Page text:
Digital World
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Digital World



How digital life is changing us

How digital life is changing us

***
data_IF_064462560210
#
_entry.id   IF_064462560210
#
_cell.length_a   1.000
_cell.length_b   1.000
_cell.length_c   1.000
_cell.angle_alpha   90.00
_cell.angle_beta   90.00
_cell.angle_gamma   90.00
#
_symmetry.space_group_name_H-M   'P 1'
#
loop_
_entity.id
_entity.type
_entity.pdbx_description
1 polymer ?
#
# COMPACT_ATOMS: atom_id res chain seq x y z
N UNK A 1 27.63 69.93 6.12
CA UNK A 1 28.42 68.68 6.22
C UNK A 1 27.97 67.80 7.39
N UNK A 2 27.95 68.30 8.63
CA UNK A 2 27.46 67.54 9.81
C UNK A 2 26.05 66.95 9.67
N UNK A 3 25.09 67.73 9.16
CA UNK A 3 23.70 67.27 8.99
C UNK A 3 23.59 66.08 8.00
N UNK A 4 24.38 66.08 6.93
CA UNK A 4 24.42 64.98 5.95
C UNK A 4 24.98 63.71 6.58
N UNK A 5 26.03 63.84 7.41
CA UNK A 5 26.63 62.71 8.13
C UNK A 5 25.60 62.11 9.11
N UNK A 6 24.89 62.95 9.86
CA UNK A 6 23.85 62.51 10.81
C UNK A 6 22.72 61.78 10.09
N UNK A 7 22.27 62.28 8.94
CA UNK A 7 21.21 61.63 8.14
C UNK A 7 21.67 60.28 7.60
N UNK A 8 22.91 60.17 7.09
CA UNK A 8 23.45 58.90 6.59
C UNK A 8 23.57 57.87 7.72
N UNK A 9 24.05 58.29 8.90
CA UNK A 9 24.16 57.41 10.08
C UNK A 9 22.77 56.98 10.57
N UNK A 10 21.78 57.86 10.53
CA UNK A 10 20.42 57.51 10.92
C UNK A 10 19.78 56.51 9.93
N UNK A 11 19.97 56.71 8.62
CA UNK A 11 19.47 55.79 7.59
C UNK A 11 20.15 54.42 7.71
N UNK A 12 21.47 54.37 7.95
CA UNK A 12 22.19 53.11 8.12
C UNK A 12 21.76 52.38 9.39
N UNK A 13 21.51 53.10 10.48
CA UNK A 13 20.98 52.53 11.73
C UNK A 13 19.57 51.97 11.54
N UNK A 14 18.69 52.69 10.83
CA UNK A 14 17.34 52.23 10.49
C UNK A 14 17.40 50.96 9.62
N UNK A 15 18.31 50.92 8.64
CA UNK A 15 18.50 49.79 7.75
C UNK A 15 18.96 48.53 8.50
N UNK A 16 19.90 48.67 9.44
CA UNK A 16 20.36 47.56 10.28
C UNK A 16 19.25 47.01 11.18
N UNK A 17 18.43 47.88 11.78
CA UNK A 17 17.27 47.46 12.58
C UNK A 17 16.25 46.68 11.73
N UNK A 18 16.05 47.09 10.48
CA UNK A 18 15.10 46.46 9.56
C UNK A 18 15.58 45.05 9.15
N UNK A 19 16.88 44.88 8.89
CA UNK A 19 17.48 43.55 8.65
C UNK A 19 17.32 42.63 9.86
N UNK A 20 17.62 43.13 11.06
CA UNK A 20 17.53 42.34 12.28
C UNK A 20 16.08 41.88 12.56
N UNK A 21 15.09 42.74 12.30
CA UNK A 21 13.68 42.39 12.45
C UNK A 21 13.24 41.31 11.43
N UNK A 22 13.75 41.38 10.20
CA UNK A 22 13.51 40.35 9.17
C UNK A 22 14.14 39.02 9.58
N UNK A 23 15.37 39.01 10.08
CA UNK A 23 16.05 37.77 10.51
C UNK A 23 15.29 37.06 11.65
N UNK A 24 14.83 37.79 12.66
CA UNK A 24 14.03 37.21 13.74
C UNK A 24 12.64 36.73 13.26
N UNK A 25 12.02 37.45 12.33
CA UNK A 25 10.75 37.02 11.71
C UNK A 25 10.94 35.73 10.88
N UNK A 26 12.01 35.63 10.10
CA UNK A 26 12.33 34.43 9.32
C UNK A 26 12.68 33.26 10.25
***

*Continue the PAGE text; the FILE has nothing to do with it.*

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  • {"16":"But online learning is simply a mechanism for delivery. It is a response, not a driver. \nTrue disruption will happen when we apply our energy to the bigger questions before us. As Mary Meeker says, now is the time when every human activity is being transformed. Now is the “re-imagination of everything” and it is our task to educate for this new time. We need to research and apply our understanding in pedagogy, engagement, persistence, resilience, and machine analytics regarding higher education for the digital age. The future is hiding in plain sight. Higher education merely needs the will to change, and a vision for educating the new learner and the new citizen. \n","5":"And we leveraged online tools to deliver the lecture. UW recently announced support of Tegrity as our official digital lecture system. Our faculty also offer, and students independently, seek video material at YouTube, Vimeo, Khan Academy and the open Web. Information transfer on many visual, media-rich platforms. Expanding into feature-length films, our library has purchased licenses for 100s of rich visual resources – talks, films, documentaries, case studies. We have embraced the visual Web as a standard for anytime, anywhere information transfer.\n","11":"There is a growing disconnection between generations, between how the next generation learns and how they are taught, between a generation of experts and a generation of collective expertise and consensus-built knowledge. \nIn Higher Education, the needs and values of learners are often ignored –at best- and denigrated at worst. But in pockets of innovation, pockets of disruptive innovation, this is rapidly changing. \n","17":"What might it look like? It will begin with thoughtful integration of technology into social learning, collaborative learning, unbounded learning, and consensus-built knowledge. \nWho would have thought that Jimmy Wales inexpensive experiment in harnessing the will of the collective would create the Wikipedia we know today? \nAn online encyclopedia of the world’s knowledge, written by global volunteers, monitored for neutrality and evidence, freely licensed, collectively peer-reviewed and edited, open to all.\nIt is the number one Google Search return, based on authority of rank, reference and referral. It is truly the center of our digital hive mind. A living, global encyclopedia, published in 285 languages. Ten years after its creation, the English site has 4 million topics; 28 million pages, 17 million editors, 553 million edits. Higher education dismisses this experiment as “not scholarly.”\n","6":"Today, we’re watching disruptive innovations move into our bread and butter operations. And as Christensen would also tell us, this will happen with significant resistance from within. But it will happen. Let’s talk about that.\n","12":"The Sloan Consortium tells us that more than 6 million HE students are currently enrolled in at least one online course. Without rapid technology adoption (internet, WWW, information-saturated jobs, mobile devices, anytime learning) we would not have become a diverse population that seeks post-secondary education. But we ARE now a diverse nation that goes to college and goes to college in increasingly diverse ways.\n","18":"Our learners are alone in exploring what we have failed to embed or accept in the HE experience: social identity and social knowledge. Contributing to the hive. Web presence. Personal Learning Environments. ePortfolios. Establishing their brand. Shared knowledge, constructed knowledge, consensus-built and aggregated knowledge. \nWe send them into the world without scholarly work in netiquette, responsibilities of the digital citizen, digital literacy, visual literacy. \nWe neglect their role in vetted participation in the Web of ideas. None of these topics are less necessary than outcomes related to teaching the scholarly voice or APA formatting. All of them are critical thinking skills for the digital age.\n","7":"What happens when knowledge ceases to be something stored in discreet containers? How do we personally change when we no longer need to travel TO resources, no longer need to find knowledge in libraries and bookstores? What happens to learning when information becomes something that comes to us? When, as Stewart Brand says, information “wants to be free and unfettered?” What is different when data comes to us whenever sought, in bright colors and richly reproduced visual artifacts, animations, movies, and simulations?\n","13":"Society is asking us to solve some deep problems with our current education system. I don’t have the crystal ball, but one need not be Ray Kurzweil to extrapolate on exponential trends in data.\n","2":"In 1991, 20+ years ago, I stuck an Apple server under my desk and built Arizona State University’s first Web server. It began with 10 pages. My boss had asked me to learn HTML, a very simple programming language and it seemed insignificant to create a presence in this new hyper-stack environment. Insignificant. Not a big deal. Clayton Christensen tells us that disruptive innovations start small, and outside the normal processes of an enterprise. \n","19":"Isn’t it amazing how much a snapshot of node activity on the internet looks like a new universe?\nIt IS a new universe, and if we do not prepare ourselves to face that universe head on, what precious possibility in the role of the university is lost? Staying in place, where will we not go? What could we not become? Which learners will we not engage? Who will we not serve? I offer these as pressing questions for higher education in the digital age. The digital age offers us an opportunity to create University 2.0 – built on the framework of intellectual curiosity and passion that brought all of us here – and taking us, our learners, our society - new places we can still hardly imagine. Places where teaching and learning is anytime, anywhere, interconnected and for everyone. \n","8":"It changes us. Changes the way we seek and find information in the moment. The way we augment our experiences with data, the way life becomes a kaleidoscope of information, ideas, possibility. The smart student, and the valuable professor, is no longer the one who knows things. Smart is the person who can find and evaluate the information she needs when she needs it. The smart student finds information easily, and then seeks to understand it. Smart professors teach us not what, but how: how to ask the right questions, how to analyze the data, how to see beyond the knowledge that is available to what must now be known. \nAmber Case claims many of us are now cyborgs – a wirelessly connected, screen-staring, button-clicking new version of homo sapiens. We rely on our augmented, external brains, stored on the Web and in our technology devices. \nWe think via cell phones, smart mobile devices and computers. Our devices augment us as we communicate, remember, connect and even live out secondary lives via technology and the Web. I don’t know my own home phone number. I don’t need to. My cell phone knows. And if I lost it? My contacts are in the cloud. I don’t remember the complete text of the Midnight Ride of Paul Revere. I don’t memorize. All my connected devices retrieve faster than I can recite or recall. I am not complete when removed from my augmented, cyborg self. \n","14":"America is rapidly going online for postsecondary education. 31% of enrolled students are currently online in one or more courses. Learners are seeking more options, more flexible options, more affordable options and more engaging options. \nResearch funding agencies are responding and exploring innovative changes in online learning.\n","3":"The web changed the notion of place for many. My community, my neighborhood, my connections now exist in a NEW 3rd space – not my home and not my work. The 3rd space is your favorite location, but for me, it’s not a physical location. It is a virtual space.\n","9":"This way of knowing is transforming a digital generation due to rapid advances in the speed, the reach and the reliability of mobile devices. Digital citizens find connectivity as important as water and food. Connected to the global is how many of our learners now choose to interact in the local world. It is already what we are seeing in an increasingly younger digital learner.\n","15":"Khan Academy. MIT’s OpenCourseware movement – now 100s of universities strong. Coursera’s 16 Universities. Thrun’s Udacity experiment. Harvard and MITs multi-million dollar experiment in edX. These projects are changing public education overnight. What started as disruptive innovation has moved into the mainstream. \n","4":"One of the spaces where I spend my time is in the CMS. In course management systems, higher education leveraged the Web, and created an umbrella set of tools under one platform. Initial offerings, all created at universities, were designed to replicate what we do in the classroom (discussion, announcements, give and collect assignments, administer tests). \n","10":"In the traditional classroom, asking a new, digital generation to disconnect from the chosen 3rd space, from their augmented selves, from the cyberspace where we the augmented person chooses to learn and think and store our brains…has a price. \nTrust is tested. Authority is questioned. Connected learners store a part of themselves in the hive mind of the internet. Ask them to disconnect and you ask them to leave an augmented self behind. \n"}